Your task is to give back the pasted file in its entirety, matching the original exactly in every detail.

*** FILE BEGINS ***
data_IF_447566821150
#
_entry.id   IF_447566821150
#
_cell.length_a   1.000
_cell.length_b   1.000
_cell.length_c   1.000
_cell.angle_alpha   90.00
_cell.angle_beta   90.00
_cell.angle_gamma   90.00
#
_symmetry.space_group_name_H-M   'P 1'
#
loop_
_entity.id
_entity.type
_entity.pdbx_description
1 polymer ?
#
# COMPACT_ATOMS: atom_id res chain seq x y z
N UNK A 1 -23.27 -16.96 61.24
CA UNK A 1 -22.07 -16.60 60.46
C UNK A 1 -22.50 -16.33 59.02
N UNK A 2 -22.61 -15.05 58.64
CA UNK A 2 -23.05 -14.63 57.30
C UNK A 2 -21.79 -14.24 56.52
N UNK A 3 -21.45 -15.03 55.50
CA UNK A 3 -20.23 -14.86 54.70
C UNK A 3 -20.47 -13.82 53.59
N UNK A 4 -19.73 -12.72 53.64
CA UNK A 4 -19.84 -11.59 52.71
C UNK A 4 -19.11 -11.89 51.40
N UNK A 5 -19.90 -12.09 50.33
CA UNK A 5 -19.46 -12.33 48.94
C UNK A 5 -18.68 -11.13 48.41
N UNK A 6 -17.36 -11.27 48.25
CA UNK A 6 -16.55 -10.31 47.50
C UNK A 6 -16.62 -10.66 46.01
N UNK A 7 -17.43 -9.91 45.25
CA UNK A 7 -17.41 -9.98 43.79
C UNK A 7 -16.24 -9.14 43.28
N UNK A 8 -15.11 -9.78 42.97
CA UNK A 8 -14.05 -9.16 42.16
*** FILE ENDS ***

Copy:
data_IF_447566821150
#
_entry.id   IF_447566821150
#
_cell.length_a   1.000
_cell.length_b   1.000
_cell.length_c   1.000
_cell.angle_alpha   90.00
_cell.angle_beta   90.00
_cell.angle_gamma   90.00
#
_symmetry.space_group_name_H-M   'P 1'
#
loop_
_entity.id
_entity.type
_entity.pdbx_description
1 polymer ?
#
# COMPACT_ATOMS: atom_id res chain seq x y z
N UNK A 1 -23.27 -16.96 61.24
CA UNK A 1 -22.07 -16.60 60.46
C UNK A 1 -22.50 -16.33 59.02
N UNK A 2 -22.61 -15.05 58.64
CA UNK A 2 -23.05 -14.63 57.30
C UNK A 2 -21.79 -14.24 56.52
N UNK A 3 -21.45 -15.03 55.50
CA UNK A 3 -20.23 -14.86 54.70
C UNK A 3 -20.47 -13.82 53.59
N UNK A 4 -19.73 -12.72 53.64
CA UNK A 4 -19.84 -11.59 52.71
C UNK A 4 -19.11 -11.89 51.40
N UNK A 5 -19.90 -12.09 50.33
CA UNK A 5 -19.46 -12.33 48.94
C UNK A 5 -18.68 -11.13 48.41
N UNK A 6 -17.36 -11.27 48.25
CA UNK A 6 -16.55 -10.31 47.50
C UNK A 6 -16.62 -10.66 46.01
N UNK A 7 -17.43 -9.91 45.25
CA UNK A 7 -17.41 -9.98 43.79
C UNK A 7 -16.24 -9.14 43.28
N UNK A 8 -15.11 -9.78 42.97
CA UNK A 8 -14.05 -9.16 42.16